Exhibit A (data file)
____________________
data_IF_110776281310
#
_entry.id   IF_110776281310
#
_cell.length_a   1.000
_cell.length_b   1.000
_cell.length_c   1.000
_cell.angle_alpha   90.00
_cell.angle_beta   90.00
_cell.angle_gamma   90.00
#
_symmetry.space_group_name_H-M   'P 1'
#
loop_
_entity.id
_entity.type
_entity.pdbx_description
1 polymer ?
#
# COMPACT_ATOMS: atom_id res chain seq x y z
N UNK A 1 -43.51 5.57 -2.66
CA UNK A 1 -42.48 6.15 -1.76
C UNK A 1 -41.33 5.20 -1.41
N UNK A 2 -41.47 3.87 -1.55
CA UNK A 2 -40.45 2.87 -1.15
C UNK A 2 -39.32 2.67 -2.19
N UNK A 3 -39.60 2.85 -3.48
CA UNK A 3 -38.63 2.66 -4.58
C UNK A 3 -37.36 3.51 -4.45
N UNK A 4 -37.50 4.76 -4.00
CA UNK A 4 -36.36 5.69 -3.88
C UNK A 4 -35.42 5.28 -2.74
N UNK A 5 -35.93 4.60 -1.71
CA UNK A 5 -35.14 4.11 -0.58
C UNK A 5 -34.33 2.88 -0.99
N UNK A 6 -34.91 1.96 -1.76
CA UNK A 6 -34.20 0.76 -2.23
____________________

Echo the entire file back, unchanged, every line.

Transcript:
data_IF_110776281310
#
_entry.id   IF_110776281310
#
_cell.length_a   1.000
_cell.length_b   1.000
_cell.length_c   1.000
_cell.angle_alpha   90.00
_cell.angle_beta   90.00
_cell.angle_gamma   90.00
#
_symmetry.space_group_name_H-M   'P 1'
#
loop_
_entity.id
_entity.type
_entity.pdbx_description
1 polymer ?
#
# COMPACT_ATOMS: atom_id res chain seq x y z
N UNK A 1 -43.51 5.57 -2.66
CA UNK A 1 -42.48 6.15 -1.76
C UNK A 1 -41.33 5.20 -1.41
N UNK A 2 -41.47 3.87 -1.55
CA UNK A 2 -40.45 2.87 -1.15
C UNK A 2 -39.32 2.67 -2.19
N UNK A 3 -39.60 2.85 -3.48
CA UNK A 3 -38.63 2.66 -4.58
C UNK A 3 -37.36 3.51 -4.45
N UNK A 4 -37.50 4.76 -4.00
CA UNK A 4 -36.36 5.69 -3.88
C UNK A 4 -35.42 5.28 -2.74
N UNK A 5 -35.93 4.60 -1.71
CA UNK A 5 -35.14 4.11 -0.58
C UNK A 5 -34.33 2.88 -0.99
N UNK A 6 -34.91 1.96 -1.76
CA UNK A 6 -34.20 0.76 -2.23